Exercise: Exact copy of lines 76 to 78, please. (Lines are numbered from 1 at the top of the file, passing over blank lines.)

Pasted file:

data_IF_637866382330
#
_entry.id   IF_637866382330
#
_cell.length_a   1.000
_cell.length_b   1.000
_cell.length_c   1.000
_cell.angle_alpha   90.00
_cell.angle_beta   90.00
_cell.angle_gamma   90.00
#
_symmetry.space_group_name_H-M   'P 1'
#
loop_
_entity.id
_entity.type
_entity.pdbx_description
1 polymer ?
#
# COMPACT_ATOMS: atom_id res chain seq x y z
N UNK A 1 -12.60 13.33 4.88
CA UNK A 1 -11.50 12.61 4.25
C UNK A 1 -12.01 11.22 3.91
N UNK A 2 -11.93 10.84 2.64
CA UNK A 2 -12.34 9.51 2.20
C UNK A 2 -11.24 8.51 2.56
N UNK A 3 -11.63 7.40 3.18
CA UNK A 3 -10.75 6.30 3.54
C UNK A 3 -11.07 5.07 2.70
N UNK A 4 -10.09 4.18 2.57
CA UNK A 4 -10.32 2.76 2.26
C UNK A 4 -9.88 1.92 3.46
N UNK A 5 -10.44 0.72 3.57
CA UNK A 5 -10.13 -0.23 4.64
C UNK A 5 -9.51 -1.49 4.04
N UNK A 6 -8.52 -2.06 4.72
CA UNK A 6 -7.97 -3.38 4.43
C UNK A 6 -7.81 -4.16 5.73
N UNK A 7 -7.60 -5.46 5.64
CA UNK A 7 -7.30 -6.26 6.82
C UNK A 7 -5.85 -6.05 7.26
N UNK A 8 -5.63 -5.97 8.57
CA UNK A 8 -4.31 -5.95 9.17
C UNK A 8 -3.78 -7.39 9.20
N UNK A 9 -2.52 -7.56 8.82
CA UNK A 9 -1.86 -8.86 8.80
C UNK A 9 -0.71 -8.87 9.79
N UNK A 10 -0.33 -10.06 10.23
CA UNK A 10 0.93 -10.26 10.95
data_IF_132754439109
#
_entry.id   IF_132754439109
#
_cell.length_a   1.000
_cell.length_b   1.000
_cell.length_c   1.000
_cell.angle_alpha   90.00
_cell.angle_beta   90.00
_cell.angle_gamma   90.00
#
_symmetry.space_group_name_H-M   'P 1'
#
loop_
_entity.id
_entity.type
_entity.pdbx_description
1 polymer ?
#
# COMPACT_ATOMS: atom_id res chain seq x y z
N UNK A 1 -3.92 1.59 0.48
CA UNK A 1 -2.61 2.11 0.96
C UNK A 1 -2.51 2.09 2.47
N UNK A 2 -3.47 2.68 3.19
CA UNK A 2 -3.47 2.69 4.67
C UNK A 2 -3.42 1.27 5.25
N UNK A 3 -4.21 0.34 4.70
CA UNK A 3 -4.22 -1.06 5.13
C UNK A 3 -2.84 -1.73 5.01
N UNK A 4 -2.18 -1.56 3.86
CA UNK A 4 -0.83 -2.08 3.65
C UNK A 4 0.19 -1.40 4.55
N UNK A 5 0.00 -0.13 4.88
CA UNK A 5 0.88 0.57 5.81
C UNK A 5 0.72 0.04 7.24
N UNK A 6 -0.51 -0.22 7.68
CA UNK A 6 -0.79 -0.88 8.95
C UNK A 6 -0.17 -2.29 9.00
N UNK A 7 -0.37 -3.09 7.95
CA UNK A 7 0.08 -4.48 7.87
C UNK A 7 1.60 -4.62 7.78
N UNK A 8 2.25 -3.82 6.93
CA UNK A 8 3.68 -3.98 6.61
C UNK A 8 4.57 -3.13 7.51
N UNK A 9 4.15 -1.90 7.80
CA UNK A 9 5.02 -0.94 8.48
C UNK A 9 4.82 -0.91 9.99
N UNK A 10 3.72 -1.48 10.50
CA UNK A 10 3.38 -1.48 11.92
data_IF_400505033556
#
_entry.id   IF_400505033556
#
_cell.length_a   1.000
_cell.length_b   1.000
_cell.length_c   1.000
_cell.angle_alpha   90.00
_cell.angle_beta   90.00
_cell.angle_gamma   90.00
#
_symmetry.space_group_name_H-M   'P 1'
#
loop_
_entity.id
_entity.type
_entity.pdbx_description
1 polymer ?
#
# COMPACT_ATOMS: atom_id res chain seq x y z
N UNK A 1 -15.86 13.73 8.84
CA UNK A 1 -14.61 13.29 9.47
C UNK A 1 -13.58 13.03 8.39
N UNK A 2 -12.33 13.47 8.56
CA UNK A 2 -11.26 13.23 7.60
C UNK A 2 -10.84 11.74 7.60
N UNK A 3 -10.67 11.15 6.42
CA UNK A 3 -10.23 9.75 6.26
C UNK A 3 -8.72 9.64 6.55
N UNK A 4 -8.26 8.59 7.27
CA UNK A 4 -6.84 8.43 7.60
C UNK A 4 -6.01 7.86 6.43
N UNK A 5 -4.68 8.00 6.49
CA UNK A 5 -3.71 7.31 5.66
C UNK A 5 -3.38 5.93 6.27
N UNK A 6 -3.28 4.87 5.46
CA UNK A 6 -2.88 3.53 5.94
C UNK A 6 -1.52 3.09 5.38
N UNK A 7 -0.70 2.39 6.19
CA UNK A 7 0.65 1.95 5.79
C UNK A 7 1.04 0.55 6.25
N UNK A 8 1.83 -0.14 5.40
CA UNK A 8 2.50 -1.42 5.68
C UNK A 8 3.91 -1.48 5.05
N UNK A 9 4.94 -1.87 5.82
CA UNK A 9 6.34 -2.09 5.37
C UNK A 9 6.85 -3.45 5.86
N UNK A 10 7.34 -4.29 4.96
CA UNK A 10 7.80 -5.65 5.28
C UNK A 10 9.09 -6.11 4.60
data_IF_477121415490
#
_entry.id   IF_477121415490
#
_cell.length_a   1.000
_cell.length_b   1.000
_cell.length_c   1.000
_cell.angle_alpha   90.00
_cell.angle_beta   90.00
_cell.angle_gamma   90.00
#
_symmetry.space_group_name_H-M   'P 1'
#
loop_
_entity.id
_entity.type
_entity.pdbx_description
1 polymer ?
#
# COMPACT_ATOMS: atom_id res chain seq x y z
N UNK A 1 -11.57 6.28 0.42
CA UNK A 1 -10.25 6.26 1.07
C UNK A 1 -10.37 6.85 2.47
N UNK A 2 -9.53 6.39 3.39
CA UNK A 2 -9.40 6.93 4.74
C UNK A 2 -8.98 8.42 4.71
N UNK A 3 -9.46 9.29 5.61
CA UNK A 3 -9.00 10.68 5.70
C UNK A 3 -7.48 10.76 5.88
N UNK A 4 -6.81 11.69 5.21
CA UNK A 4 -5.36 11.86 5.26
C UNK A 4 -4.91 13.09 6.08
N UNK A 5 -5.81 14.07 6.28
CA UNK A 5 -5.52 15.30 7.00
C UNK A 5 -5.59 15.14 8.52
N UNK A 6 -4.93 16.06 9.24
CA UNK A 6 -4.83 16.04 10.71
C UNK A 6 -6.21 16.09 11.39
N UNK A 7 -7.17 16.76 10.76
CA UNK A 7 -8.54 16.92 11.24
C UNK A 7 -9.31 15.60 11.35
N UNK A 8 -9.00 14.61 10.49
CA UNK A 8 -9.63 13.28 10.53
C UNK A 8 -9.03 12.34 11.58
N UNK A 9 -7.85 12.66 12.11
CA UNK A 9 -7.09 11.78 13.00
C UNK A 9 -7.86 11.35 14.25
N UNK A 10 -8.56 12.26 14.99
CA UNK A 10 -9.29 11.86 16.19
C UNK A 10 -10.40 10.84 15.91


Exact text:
N UNK A 3 -4.21 0.34 4.70
CA UNK A 3 -4.22 -1.06 5.13
C UNK A 3 -2.84 -1.73 5.01